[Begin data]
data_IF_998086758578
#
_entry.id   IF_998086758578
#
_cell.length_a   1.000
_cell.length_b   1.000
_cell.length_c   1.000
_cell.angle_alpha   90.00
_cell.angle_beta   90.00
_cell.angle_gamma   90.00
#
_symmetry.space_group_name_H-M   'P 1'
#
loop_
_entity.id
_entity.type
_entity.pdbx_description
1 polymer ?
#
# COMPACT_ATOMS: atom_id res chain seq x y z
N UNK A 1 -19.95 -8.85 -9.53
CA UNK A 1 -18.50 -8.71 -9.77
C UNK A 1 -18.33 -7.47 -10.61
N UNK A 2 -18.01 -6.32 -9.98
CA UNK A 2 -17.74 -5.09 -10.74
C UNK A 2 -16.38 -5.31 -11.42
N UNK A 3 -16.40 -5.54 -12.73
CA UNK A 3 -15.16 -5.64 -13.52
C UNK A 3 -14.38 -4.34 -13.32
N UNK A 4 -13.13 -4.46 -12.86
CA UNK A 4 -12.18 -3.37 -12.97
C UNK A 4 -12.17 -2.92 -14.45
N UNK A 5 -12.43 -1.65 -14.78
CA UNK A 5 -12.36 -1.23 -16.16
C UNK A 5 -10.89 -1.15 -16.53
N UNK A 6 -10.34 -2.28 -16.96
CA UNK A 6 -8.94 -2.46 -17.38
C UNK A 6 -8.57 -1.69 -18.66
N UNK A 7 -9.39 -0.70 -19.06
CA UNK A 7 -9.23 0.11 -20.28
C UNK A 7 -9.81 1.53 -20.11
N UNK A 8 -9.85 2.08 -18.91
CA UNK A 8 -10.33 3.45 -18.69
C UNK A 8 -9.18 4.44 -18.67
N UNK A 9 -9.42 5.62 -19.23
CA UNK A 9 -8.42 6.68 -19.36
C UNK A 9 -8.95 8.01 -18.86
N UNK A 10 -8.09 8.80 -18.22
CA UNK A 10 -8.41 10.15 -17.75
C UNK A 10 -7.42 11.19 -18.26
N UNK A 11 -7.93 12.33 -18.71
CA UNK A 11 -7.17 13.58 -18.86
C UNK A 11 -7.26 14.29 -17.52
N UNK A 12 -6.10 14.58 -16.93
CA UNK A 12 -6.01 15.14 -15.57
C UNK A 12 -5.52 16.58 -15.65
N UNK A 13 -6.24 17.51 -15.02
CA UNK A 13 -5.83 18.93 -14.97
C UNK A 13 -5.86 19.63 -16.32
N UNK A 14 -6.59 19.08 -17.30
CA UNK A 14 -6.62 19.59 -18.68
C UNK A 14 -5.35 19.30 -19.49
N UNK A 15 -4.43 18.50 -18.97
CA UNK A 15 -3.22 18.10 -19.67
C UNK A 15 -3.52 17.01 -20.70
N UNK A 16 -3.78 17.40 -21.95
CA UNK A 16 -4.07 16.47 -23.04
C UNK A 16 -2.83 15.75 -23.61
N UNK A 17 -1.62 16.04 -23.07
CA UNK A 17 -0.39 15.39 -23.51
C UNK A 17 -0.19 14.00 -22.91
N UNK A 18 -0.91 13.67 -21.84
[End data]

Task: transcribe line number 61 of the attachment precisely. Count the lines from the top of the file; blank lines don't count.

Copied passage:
CA UNK A 14 -6.62 19.59 -18.68